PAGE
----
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But when Patroclus had cut off the foremost battalions, he hemmed them [395] back again towards the ships and would not suffer them for all their eagerness to set foot in the city, but in the mid-space between the ships and the river and the high wall he rushed among them and slew them, and got him vengeance for many a slain comrade. There verily he first smote Pronous with a cast of his bright spear, [400] upon the breast where it was left bare beside the shield, and loosed his limbs; and he feIl with a thud. Next upon Thestor, son of Enops, he rushed. Crouching he sat in his polished car, for his wits were distraught with terror, and the reins had slipped from his hands, but Patroclus drew nigh to him, and smote him [405] upon the right jaw with his spear, and drave it through his teeth; and he laid hold of the spear and dragged him over the chariot-rim, as when a man sitting upon a jutting rock draggeth to land a sacred fish from out the sea, with line and gleaming hook of bronze; even so on the bright spear dragged he him agape from out the car, [410] and cast him down upon his face; and life left him as he fell. Then as Erylaus rushed upon him, he smote him full upon the head with a stone, and his head was wholly cloven asunder within the heavy helmet; and he fell headlong upon the earth, and death, that slayeth the spirit, was shed about him. [415] Thereafter Erymas and Amphoterus, and Epaltes, and Tlepolemus, son of Damastor, and Echius and Pyris, and Ipheus and Evippus, and Polymelus, son of Argeas, all these one after another he brought down to the bounteous earth. But when Sarpedon saw his comrades, that wear the tunic ungirt, [420] being laid low beneath the hands of Patroclus, son of Menoetius, he called aloud, upbraiding the godlike Lycians: “Shame, ye Lycians, whither do ye flee? Now be ye swift to fight; for I myself will meet this man, that I may know who he is that prevaileth here, and verily hath wrought the Trojans much mischief, [425] seeing he hath loosed the knees of many men and goodly.” He spake, and leapt in his armour from his chariot to the ground. And Patroclus, over against him, when he beheld him, sprang from his chariot. And as vultures crooked of talon and curved of beak fight with loud cries upom a high rock, [430] even so with cries rushed they one against the other. And the son of crooked-counselling Cronos took pity when he saw them, and spake to Hera, his sister and his wife:“Ah, woe is me, for that it is fated that Sarpedon, dearest of men to me, be slain by Patroclus, son of Menoetius! [435] And in twofold wise is my heart divided in counsel as I ponder in my thought whether I shall snatch him up while yet he liveth and set him afar from the tearful war in the rich land of Lycia, or whether I shall slay him now beneath the hands of the son of Menoetius.”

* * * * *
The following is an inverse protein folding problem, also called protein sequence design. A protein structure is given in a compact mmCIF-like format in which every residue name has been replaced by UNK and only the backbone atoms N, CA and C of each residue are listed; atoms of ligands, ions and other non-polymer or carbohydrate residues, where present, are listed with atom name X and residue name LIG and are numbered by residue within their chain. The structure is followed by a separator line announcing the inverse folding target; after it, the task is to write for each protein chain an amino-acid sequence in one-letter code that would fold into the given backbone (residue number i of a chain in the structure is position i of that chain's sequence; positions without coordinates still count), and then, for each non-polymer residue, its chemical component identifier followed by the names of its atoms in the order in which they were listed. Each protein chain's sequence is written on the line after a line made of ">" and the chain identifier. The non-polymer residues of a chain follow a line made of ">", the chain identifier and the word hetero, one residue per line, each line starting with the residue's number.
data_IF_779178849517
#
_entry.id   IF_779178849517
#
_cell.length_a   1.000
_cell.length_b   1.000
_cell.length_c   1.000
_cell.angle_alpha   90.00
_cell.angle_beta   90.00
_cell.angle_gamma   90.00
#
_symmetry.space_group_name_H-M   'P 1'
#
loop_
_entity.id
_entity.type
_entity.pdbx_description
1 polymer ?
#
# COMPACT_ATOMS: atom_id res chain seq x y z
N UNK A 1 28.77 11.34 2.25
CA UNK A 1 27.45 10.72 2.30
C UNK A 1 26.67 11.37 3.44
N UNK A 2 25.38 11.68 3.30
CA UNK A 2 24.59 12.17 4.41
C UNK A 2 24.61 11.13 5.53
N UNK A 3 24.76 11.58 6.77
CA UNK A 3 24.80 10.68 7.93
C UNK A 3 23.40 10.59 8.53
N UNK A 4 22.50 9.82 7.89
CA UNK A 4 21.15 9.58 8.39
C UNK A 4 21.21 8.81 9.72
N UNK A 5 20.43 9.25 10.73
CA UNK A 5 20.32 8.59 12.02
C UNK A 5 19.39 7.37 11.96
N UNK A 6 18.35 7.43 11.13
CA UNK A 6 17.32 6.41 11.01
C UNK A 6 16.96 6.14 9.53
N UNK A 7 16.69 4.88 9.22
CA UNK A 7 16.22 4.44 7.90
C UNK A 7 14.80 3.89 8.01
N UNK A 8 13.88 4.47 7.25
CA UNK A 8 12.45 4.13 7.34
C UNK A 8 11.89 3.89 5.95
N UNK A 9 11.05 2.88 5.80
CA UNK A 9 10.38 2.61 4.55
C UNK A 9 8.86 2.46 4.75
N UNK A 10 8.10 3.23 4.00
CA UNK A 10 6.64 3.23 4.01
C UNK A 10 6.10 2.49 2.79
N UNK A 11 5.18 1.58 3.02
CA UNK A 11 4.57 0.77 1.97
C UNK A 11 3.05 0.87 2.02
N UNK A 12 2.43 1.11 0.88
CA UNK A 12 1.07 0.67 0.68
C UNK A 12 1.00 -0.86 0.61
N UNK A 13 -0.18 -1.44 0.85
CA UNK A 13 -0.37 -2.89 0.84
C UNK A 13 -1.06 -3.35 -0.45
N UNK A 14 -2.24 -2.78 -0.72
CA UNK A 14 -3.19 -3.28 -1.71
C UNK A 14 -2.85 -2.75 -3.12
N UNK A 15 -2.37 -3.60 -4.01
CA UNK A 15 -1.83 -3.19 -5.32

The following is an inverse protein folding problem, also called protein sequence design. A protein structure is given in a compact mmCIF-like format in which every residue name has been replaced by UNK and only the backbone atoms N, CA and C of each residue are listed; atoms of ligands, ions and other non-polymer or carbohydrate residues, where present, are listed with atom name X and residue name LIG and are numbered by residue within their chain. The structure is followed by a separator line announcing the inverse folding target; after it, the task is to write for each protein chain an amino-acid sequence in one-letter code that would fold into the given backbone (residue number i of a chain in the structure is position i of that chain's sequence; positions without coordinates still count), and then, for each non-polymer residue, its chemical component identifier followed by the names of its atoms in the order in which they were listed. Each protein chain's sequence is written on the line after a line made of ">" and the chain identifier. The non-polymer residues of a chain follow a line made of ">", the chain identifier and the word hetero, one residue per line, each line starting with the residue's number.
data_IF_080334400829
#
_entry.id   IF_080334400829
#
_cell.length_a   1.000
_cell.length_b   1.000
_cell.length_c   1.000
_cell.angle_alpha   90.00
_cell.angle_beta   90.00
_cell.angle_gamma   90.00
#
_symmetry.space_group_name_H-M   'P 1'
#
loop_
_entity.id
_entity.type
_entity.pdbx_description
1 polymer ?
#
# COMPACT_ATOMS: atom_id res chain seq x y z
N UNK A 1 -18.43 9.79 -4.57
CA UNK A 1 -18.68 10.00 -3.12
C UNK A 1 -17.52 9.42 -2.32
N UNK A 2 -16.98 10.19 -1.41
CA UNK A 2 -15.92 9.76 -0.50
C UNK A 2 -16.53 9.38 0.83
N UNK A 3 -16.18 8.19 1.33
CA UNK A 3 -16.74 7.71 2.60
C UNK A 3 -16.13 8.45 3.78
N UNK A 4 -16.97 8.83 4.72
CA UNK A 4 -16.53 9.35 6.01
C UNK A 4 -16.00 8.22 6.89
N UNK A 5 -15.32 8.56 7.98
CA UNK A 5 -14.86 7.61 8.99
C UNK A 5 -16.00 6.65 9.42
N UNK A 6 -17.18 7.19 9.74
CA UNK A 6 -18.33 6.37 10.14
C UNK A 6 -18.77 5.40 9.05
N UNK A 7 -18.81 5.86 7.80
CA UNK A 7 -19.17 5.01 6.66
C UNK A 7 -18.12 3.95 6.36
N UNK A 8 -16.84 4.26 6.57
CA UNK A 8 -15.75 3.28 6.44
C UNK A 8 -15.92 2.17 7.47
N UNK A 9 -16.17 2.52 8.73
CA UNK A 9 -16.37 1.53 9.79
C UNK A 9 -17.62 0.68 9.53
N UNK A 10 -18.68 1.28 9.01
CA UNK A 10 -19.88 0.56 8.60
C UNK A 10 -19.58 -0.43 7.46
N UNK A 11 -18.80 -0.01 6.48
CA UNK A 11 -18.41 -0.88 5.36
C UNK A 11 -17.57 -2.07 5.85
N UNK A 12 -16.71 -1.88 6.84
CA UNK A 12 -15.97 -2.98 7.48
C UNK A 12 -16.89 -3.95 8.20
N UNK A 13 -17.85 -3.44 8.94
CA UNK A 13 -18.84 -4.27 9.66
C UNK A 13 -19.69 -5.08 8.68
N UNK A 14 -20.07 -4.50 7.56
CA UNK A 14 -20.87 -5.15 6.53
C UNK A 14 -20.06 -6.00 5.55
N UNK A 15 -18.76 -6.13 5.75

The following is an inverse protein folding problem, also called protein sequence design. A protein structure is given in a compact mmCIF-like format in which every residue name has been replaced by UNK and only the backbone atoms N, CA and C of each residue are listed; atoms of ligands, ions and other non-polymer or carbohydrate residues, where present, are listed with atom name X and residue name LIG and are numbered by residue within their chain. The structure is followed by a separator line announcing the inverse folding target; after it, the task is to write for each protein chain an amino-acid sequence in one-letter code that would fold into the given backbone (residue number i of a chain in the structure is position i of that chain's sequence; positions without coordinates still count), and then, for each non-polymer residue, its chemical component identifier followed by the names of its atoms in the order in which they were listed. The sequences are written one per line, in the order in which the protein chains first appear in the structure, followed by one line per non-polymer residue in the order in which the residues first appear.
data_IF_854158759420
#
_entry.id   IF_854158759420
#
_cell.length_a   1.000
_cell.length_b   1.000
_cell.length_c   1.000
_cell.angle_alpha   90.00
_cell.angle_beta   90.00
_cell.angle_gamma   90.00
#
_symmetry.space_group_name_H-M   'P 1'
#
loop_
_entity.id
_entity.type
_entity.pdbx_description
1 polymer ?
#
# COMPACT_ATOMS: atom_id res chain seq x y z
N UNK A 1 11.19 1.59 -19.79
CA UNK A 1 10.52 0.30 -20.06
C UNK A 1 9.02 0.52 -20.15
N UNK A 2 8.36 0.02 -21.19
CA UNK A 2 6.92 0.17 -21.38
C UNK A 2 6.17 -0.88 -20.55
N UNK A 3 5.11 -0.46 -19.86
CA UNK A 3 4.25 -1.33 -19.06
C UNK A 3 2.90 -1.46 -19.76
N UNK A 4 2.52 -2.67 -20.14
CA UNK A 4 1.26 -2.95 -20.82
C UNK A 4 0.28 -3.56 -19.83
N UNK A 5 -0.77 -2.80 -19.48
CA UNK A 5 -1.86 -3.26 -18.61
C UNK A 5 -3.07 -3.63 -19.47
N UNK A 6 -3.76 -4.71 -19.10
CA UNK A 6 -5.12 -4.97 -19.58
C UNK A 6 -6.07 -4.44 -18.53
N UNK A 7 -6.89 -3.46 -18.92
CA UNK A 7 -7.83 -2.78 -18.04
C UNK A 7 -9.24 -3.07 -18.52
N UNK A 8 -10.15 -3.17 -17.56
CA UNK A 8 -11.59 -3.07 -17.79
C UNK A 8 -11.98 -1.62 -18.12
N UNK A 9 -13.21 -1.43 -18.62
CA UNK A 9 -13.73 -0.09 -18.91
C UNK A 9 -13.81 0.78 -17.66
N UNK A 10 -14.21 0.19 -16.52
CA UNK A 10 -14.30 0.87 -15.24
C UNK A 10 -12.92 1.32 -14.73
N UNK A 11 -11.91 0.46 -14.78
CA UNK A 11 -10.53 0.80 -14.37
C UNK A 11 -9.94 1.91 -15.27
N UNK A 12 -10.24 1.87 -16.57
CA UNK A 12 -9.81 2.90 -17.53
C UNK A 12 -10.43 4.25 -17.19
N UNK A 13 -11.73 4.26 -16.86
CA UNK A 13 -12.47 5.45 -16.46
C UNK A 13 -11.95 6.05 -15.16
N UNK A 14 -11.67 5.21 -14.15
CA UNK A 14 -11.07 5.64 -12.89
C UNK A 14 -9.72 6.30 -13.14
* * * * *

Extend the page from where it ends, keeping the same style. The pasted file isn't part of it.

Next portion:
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  • Commentary references to this page (2):
    • Walter Leaf, Commentary on the Iliad (1900), 5.787
    • Walter Leaf, Commentary on the Iliad (1900), 6.112
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